The Japanese government will adopt a sterner stance against North Korea, which has launched ballistic missiles three weeks in a row.
At the Group of Seven summit on Friday and Saturday in Taormina, Italy, the G-7 nations confirmed the need to strengthen pressure on Pyongyang, which is developing nuclear weapons and missiles. The G-7 members and other nations are expected to band together to work with the U.N. Security Council to adopt a resolution on additional sanctions.
The government was also to directly ask Chinese State Councilor Yang Jiechi, who arrived in Japan on Monday, to put more pressure on North Korea.
“Conducting ballistic missile launches three weeks in a row is an overt defiance of the international community,” Foreign Minister Fumio Kishida told reporters at the ministry’s office on Monday morning, condemning North Korea.
“We will hold discussions to find the most appropriate way to handle the situation, including what else the international community and the (U.N.) Security Council need to do,” Kishida added, expressing his intention to work with other nations toward new sanctions.
During the Taormina summit, leaders of the G-7 nations shared the recognition that North Korea’s nuclear and missile ambitions are “a top priority in the international agenda” and Pyongyang “poses new levels of threat,” as they wrote in the statement of the summit.
By calling on the G-7 member nations to unite, and for the United States and South Korea to band together with Japan, the government hopes to create a strong international coalition against Pyongyang. However, even though G-7 nations are taking the lead in asking the security council for further sanctions, the resolution will not be adopted if it is rejected by China and Russia, both of which have veto power.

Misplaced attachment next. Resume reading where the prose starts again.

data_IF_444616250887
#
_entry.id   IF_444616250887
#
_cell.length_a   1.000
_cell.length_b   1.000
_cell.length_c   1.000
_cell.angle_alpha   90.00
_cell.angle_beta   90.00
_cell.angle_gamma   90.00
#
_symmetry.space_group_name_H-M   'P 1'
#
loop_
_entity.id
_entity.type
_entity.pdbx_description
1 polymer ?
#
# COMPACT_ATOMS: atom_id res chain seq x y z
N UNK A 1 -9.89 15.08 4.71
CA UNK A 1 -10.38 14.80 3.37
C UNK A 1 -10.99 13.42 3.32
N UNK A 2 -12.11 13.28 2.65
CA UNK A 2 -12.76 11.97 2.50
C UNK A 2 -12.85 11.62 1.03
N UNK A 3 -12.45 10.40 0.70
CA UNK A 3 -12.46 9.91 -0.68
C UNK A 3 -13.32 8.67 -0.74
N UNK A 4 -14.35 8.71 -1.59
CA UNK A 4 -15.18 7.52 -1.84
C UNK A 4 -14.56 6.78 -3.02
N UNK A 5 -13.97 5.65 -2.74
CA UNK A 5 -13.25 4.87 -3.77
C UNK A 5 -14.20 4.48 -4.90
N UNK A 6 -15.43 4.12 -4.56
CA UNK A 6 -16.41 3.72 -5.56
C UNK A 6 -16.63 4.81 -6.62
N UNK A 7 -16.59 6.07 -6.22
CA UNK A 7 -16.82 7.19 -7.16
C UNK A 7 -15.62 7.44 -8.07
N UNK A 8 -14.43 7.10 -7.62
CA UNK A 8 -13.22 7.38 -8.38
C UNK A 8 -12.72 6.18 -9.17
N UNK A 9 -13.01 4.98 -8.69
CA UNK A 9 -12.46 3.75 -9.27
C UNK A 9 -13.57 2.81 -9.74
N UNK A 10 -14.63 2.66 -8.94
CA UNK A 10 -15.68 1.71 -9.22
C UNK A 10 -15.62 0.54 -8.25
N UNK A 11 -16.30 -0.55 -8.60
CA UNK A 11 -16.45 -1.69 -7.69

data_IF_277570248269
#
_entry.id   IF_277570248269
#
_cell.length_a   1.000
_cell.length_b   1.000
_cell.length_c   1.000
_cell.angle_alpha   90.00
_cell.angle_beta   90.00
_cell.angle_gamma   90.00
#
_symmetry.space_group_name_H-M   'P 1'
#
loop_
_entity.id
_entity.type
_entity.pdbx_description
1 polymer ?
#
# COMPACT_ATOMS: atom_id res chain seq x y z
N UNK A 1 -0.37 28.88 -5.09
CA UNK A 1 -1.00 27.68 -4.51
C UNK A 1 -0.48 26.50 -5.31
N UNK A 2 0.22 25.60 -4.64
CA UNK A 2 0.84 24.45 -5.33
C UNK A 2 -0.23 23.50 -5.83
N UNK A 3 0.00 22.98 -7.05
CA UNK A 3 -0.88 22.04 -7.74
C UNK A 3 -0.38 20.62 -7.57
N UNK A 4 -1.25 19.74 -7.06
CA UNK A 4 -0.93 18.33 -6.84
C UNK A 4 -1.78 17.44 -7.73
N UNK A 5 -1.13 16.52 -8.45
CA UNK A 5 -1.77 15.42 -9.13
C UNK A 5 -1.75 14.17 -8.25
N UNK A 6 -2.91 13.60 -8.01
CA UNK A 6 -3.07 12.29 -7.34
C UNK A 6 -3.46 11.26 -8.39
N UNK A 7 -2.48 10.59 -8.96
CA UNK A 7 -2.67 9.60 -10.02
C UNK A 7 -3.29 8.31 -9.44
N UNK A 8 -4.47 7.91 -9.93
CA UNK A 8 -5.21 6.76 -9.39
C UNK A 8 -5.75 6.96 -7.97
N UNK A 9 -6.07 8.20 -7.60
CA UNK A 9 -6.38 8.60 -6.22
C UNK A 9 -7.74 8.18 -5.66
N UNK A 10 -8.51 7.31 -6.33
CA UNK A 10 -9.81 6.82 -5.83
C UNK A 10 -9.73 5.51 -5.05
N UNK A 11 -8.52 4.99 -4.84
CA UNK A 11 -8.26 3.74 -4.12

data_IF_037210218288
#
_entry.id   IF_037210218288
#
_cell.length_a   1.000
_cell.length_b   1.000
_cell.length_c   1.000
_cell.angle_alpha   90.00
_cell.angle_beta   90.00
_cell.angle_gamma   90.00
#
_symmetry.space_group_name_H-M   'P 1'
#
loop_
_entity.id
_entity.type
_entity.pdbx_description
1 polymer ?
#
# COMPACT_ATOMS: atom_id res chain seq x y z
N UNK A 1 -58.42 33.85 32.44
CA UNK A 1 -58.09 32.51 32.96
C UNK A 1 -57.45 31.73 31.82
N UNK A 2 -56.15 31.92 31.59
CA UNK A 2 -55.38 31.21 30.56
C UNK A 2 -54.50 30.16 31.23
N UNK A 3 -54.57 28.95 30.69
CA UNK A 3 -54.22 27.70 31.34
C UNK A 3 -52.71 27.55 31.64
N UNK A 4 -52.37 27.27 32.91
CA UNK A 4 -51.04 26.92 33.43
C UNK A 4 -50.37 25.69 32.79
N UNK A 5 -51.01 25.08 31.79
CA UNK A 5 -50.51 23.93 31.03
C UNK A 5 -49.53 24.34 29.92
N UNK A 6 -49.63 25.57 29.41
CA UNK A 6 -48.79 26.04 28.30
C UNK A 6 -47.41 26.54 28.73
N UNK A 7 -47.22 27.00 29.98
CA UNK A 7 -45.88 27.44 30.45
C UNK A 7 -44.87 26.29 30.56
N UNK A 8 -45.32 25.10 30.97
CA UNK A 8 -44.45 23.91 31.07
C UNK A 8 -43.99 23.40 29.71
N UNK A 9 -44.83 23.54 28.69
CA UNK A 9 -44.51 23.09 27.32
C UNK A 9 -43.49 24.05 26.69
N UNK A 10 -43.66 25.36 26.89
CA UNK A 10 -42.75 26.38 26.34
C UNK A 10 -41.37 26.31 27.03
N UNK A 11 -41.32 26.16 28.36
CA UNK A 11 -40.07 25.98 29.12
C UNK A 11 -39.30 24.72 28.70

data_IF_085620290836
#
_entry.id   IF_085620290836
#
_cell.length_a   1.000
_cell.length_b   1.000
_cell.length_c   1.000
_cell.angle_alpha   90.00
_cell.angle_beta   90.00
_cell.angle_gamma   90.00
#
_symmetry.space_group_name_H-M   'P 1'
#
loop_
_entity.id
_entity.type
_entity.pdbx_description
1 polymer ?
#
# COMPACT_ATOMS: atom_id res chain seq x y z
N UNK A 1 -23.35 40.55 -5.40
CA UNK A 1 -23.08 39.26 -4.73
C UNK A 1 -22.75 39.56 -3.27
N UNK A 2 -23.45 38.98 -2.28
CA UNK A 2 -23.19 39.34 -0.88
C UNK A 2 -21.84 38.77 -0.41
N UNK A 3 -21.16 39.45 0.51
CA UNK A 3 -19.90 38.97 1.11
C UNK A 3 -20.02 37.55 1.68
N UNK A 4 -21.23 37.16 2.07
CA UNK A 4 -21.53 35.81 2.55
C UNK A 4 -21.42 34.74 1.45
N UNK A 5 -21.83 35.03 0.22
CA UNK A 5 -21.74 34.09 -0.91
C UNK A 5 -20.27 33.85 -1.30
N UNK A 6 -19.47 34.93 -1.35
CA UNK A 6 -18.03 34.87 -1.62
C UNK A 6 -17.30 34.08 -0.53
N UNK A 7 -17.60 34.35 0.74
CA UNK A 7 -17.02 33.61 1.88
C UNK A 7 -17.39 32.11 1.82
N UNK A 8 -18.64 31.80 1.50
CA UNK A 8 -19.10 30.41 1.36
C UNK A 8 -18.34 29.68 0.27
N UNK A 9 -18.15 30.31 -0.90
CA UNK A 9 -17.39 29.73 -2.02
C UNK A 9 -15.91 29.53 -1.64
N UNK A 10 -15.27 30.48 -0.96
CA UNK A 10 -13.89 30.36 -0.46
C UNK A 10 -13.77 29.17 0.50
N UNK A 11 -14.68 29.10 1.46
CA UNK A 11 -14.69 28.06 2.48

China holds the key to changing North Korea’s stance, as it accounts for about 90 percent of Pyongyang’s total trade and has influence on the nation.
Yang was to hold talks with Shotaro Yachi, head of the secretariat of the National Security Council, on Monday afternoon, to be followed by a meeting with Kishida on Tuesday. Through a series of talks with Yang, the government was to directly ask him to implement measures with greater impact on North Korea, such as restrictions on crude oil exports to the nation and on the acceptance of North Korean workers.
“China plays an important role,” Kishida said on Monday. “We hope to productively exchange opinions.”
At the Defense Ministry in Tokyo’s Ichigaya district, the chiefs of staff held an emergency meeting from early in the morning.
“The most terrible thing would be us getting used to this,” a senior official said grimly regarding the third missile launch by North Korea this month.
As the missile launched on May 14 reached the highest altitude ever for North Korea, in excess of around 2,000 kilometers, some experts say Pyongyang is testing a new type of missile.
“By repeating launches, North Korea’s missile development is steadily progressing,” a senior ministry official said.